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Autism awareness: College programs for students on the spectrum


(CBS News) Much of the media attention on autism focuses on children with the disorder, and early invention tactics that may lead to a better future for these kids. But what happens when these children grow into young adults?

Dr. Jane Thierfeld Brown, director of student services at the University of Connecticut School of Law and co-author of the book, "The Parent's Guide to College for Students on the Autism Spectrum," told CBS News, "From what you see in ads and fundraisers you would think autism is a childhood disorder that people 'grow out of.'" Brown is also a parent of a 20 year old son on the autism spectrum.

From the time of their child's diagnosis, families struggle with many issues, including education, independence, and making friends, to name a few. But after high school ends, families have few options for adult services. If the student is going to college, he or she may need additional services than what is typically offered on campus.

According to College Autism Spectrum, an organization Brown co-founded with Lisa King of St. Catherine's University and Lorraine Wolf of Boston University, more than 15 colleges and universities around the country offer programs to help incoming students on the spectrum. In addition to those programs, Brown and her colleagues have conducted training seminars at more than 50 colleges around the country, preparing faculty and advisors on what makes a successful program that could aid the growing population of young adults on the autism spectrum.

With help from Dr. Brown, keep clicking to see a look at five programs for students with autism, and other support university offerings for students with autism.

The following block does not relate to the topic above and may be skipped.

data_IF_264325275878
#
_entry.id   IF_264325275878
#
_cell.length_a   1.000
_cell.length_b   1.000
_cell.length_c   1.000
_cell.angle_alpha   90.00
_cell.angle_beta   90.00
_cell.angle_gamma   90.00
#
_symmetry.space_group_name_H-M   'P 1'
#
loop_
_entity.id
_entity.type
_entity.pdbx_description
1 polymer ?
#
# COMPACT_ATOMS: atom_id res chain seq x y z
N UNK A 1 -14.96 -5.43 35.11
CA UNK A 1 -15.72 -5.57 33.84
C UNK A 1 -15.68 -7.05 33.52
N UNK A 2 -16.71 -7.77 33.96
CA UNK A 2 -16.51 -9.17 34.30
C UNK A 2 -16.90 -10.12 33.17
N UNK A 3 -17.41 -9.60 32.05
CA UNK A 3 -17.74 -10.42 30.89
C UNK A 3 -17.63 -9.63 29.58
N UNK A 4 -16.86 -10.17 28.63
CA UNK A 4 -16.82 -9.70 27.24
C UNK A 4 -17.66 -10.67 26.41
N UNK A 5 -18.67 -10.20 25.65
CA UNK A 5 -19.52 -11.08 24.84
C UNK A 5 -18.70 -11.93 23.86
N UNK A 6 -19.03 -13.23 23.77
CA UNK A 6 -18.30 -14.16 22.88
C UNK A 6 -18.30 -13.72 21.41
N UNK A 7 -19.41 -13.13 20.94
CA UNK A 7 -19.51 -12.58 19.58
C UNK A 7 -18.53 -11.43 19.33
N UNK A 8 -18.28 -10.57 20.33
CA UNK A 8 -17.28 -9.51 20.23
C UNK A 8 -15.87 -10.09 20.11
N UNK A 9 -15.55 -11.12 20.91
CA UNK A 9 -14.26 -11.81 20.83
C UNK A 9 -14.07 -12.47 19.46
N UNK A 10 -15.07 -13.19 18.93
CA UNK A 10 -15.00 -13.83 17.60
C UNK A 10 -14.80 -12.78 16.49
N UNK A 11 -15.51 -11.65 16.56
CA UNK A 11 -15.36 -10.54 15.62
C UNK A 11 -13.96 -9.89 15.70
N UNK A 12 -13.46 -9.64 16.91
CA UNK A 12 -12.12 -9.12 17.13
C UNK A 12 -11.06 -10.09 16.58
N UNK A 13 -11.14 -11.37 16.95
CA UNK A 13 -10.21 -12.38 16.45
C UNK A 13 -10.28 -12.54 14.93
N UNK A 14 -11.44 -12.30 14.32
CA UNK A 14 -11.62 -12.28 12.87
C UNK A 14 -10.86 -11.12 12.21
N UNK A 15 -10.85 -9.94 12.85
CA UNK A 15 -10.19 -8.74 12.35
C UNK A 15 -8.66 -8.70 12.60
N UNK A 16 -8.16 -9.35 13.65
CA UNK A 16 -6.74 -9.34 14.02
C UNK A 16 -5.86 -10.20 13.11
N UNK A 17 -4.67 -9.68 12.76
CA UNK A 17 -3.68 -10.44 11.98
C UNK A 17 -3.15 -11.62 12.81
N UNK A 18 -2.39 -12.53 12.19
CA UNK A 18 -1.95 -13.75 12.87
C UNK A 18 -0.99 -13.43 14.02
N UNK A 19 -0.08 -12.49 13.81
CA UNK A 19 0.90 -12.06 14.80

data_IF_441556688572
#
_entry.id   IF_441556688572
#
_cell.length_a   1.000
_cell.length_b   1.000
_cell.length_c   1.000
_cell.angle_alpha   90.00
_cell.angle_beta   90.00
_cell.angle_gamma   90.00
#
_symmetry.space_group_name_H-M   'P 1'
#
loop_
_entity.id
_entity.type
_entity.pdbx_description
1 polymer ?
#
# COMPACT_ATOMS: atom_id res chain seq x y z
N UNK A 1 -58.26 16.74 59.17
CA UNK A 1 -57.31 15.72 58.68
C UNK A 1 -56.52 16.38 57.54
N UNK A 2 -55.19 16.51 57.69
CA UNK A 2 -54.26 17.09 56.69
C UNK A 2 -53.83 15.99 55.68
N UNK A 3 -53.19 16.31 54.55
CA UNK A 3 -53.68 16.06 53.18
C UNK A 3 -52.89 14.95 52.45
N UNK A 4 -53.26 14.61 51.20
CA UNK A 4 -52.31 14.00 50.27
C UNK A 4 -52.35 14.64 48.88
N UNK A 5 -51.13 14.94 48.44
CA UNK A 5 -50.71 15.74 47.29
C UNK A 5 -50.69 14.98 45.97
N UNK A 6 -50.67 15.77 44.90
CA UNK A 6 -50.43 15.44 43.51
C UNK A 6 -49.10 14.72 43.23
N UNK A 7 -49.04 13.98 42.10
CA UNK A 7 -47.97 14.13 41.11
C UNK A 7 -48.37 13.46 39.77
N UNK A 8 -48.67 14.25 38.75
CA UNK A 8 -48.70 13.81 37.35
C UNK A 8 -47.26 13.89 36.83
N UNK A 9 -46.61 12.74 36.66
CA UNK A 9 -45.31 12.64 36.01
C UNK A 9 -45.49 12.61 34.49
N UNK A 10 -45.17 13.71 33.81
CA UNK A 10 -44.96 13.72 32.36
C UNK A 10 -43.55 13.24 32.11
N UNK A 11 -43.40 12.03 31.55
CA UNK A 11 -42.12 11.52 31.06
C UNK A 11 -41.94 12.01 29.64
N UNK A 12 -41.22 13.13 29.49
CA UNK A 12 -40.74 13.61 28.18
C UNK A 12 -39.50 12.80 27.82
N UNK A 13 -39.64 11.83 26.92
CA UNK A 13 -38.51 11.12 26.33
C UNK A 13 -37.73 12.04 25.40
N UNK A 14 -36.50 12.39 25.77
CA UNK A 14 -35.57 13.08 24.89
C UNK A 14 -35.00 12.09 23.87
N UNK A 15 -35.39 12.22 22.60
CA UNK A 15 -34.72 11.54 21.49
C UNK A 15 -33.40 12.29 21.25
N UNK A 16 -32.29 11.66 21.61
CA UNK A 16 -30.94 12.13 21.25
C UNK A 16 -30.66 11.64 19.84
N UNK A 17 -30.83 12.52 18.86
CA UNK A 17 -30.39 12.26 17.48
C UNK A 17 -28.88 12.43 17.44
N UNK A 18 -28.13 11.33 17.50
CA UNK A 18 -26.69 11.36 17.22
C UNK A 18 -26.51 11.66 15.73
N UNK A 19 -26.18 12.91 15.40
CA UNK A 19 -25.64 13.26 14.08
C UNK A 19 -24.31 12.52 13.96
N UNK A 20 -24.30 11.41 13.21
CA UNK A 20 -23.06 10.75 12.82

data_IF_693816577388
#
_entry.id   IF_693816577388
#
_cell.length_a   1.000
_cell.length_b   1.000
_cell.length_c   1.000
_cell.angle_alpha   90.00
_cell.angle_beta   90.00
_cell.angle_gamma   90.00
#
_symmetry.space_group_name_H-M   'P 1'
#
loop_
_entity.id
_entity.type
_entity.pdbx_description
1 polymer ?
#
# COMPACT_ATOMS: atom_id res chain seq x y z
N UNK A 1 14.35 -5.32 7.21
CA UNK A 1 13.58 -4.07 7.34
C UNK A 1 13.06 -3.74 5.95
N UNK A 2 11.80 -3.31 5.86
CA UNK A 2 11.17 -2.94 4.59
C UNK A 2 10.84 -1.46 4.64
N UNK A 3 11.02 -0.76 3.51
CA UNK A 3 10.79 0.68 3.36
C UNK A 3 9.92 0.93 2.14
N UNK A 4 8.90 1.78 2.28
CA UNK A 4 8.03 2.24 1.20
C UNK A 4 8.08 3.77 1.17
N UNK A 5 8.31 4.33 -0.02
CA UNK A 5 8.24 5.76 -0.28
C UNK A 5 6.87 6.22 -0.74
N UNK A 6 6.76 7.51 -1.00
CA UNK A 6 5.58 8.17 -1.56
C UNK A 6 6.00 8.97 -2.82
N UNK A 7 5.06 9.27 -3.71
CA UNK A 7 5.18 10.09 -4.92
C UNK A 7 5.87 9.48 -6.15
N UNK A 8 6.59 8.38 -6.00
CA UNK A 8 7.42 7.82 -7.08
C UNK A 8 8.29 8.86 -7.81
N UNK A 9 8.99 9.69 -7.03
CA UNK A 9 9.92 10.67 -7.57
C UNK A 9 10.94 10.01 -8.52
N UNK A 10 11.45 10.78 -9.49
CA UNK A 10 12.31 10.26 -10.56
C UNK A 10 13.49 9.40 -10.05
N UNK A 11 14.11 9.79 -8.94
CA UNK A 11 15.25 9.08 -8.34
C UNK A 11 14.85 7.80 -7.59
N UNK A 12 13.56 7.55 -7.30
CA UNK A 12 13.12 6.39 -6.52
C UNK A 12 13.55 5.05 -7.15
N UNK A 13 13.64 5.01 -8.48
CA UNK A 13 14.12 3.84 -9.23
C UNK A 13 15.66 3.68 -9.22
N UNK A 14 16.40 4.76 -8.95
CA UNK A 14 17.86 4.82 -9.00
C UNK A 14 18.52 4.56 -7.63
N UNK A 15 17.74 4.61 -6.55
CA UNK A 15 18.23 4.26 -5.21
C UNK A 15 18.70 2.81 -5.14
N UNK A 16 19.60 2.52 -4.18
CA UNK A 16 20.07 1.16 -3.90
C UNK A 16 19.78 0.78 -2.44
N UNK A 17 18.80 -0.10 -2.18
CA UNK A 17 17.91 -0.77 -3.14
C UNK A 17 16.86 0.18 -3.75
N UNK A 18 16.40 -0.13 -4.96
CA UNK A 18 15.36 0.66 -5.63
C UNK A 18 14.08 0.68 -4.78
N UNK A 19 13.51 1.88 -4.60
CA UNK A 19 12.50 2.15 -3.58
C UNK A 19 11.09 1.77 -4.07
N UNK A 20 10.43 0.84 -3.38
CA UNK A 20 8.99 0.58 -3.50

Autism awareness: College programs for students on the spectrum

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University of Connecticut Strategic Education for Students with Autism Spectrum Disorder (SEAD)

uconn, university of connecticut, campus

UCONN's SEAD program aims to help students with autism have a smooth transition into college and gain the skills and self-determination needed to advocate for themselves on campus and later on in the world of work.

Students in the program meet with a graduate assistant weekly to provide support. Students who need a "less-intense" program can still participate in the program at a reduced level.

"The SEAD program give students the support they need to transition to a new environment where the college culture may be foreign," Brown, who works for the university and helped develop this program, told CBS News. "The structure, support and especially the Freshman Seminar, gives students connections to the University and to key staff who assist in their success in college. In accomplishing this goal, students will also learn more about themselves, their disability, and how to be autonomous individuals."

The skills students pick up can be practiced on campus and hopefully transferred to the employment world, Brown says.